Lack of capacity is what’s causing the fragmentation in freight contracts to some extent. Companies can’t rely on a single contract to take care of all of their goods movement needs.

“I think nobody is getting full allocation, so if you need 100 containers a month, it’s difficult to get one carrier or two to take the whole thing,” Geodis’ Bernaldo said. “[Carriers] like to sell less [capacity] than what you need, so you can buy spot [rates], which is higher.”

And that’s where others in the industry argue the pricing is a byproduct of high demand.

That’s the word from Federal Maritime Commission chair Daniel Maffei, who made it clear last week at TPM the agency has yet to see evidence of anything on the rate side that’s actionable, even after increased reporting requirements.  

“The vast increase in shipping rates are mostly due to the incredible demand for shipping services,” Maffei said.

There’s no one-size-fits-all solution for retailers, brands and other shippers. While some have found relief in negotiating long-term contracts, Jon Monroe of supply chain consultant Jon Monroe Consulting warned it’s a bit of gamble. 

“[A] lot of people feel like 2020 was the peak [for rates] and if you take that as the peak and you look at multi-year contracts, then it’s like—I’m not good at darts and if I threw a dart against the dart board, I’d probably lose. But that’s what it’s like,” Monroe said. “I feel that as we get into 2023 and 2024, we have so much capacity coming into the trade. At the same time, we could be going into a recession and if that happens, then all of a sudden I don’t think those high rates are going to stick.”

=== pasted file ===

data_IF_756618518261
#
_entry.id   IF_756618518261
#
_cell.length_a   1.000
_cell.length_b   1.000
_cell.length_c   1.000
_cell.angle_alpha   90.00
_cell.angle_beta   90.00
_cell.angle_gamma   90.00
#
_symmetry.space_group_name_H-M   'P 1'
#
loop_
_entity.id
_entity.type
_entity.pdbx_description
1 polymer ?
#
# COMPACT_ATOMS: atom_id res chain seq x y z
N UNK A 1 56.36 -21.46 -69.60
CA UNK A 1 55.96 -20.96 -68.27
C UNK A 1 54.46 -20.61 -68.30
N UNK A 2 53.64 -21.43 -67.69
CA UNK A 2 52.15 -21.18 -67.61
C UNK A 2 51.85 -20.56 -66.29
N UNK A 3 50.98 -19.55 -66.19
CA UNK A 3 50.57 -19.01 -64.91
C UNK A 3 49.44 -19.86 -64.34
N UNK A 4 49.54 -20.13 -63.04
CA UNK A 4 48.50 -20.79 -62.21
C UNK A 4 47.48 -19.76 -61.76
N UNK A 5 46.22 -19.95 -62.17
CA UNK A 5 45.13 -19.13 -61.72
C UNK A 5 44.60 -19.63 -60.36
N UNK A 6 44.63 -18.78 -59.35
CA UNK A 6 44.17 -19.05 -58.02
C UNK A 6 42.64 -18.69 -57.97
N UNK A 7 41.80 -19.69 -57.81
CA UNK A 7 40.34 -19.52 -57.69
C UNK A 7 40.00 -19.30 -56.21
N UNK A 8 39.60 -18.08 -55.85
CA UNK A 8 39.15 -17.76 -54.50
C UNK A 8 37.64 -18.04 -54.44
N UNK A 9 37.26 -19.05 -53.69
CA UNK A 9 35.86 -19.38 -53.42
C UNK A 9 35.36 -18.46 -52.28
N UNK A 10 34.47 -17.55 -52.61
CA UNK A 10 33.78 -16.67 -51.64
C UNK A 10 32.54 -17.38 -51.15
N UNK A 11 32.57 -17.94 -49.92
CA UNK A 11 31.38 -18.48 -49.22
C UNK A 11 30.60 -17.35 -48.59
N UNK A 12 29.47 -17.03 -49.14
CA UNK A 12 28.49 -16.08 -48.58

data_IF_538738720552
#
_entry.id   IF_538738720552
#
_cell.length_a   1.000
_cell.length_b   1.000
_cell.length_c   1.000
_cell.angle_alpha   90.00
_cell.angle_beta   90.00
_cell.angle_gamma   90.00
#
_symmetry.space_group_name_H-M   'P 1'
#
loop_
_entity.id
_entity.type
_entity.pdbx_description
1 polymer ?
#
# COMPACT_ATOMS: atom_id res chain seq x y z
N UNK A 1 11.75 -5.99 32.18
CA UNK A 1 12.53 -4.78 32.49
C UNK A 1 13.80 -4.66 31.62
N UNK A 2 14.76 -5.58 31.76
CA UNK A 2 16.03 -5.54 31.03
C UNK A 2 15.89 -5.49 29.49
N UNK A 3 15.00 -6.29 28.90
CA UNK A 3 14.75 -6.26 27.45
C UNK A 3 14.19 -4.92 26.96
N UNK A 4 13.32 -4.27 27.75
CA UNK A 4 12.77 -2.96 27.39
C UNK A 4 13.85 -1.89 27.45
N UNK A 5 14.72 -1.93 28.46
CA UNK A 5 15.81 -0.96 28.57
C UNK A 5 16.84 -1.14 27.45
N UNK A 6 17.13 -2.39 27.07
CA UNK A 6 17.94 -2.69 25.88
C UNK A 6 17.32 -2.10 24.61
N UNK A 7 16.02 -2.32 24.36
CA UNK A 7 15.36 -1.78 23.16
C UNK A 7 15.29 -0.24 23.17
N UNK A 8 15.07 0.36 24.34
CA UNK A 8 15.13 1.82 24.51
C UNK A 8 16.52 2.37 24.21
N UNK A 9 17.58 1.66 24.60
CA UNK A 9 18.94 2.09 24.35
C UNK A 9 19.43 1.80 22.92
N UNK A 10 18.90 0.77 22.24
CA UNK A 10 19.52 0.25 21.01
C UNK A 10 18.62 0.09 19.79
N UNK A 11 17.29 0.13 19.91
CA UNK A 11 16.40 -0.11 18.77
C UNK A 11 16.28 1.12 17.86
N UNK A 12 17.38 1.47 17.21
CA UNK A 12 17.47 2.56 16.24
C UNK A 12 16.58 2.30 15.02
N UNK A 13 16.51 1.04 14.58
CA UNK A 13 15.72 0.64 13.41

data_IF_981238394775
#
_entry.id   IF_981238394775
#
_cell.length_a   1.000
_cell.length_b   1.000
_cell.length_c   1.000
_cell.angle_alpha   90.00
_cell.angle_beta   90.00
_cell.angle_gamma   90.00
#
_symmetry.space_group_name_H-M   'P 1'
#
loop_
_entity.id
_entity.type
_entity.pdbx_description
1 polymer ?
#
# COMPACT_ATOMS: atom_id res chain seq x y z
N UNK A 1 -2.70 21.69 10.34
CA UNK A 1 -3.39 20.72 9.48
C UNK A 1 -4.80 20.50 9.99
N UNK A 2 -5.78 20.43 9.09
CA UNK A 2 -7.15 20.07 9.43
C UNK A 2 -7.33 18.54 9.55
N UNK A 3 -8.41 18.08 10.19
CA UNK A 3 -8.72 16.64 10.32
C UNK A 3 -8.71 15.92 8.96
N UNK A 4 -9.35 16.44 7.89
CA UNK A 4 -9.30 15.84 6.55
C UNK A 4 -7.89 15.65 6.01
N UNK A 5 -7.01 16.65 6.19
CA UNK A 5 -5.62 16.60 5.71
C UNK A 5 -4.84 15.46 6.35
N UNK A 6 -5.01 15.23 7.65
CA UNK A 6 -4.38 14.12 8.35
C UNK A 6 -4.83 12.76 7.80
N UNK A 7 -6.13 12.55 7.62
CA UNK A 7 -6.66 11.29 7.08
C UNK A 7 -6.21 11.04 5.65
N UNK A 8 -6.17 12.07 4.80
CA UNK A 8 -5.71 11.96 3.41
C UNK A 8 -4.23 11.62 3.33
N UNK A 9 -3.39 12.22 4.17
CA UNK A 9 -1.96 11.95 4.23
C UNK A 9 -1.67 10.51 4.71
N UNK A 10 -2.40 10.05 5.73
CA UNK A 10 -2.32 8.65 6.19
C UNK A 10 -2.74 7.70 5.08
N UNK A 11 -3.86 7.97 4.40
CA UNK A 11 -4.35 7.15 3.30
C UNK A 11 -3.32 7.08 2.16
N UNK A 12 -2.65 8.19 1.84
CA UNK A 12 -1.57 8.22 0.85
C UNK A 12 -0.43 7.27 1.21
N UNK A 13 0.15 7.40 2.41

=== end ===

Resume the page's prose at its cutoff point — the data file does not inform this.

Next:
The ballooning freight costs are what have pushed the supply chain to the forefront within many organizations and also at the mainstream consumer level.

“You’ve upped the scale quite a bit, upped the cost. And that’s why all of a sudden you’ve got companies where the CEOs are losing their jobs because… it used to be at the logistics level. Now, it’s at the C-suite level and it’s not easy,” Monroe said. “I mean, how do you budget for your year? How do you budget your cost for the products you’re bringing in if all of a sudden it continues to go up or you can’t get space or you have to pay a premium and that premium is five to 10 times your budget?”

While much of the media attention has put a spotlight on improvements needed at the ports, the past two years proved a turning point and realization that the supply chain—from middle mile and fulfillment centers all the way to consumers’ front porches—needs an overhaul, said John Porcari, port envoy to the White House Supply Chain Disruptions Task Force.

“It really is the first time that ports have had a seat at the table. I’ve always felt like in the transportation world, ports have been seated at the kiddie table for Thanksgiving dinner,” Porcari said, adding transportation should be an interdependent system.

While rates and inflation are debated, the discourse has forced a harder look at the supply chain from a macro perspective. The view, said Porcari, is that of an inadequate system.

Said Porcari: “We had a goods movement system that was creaking along.”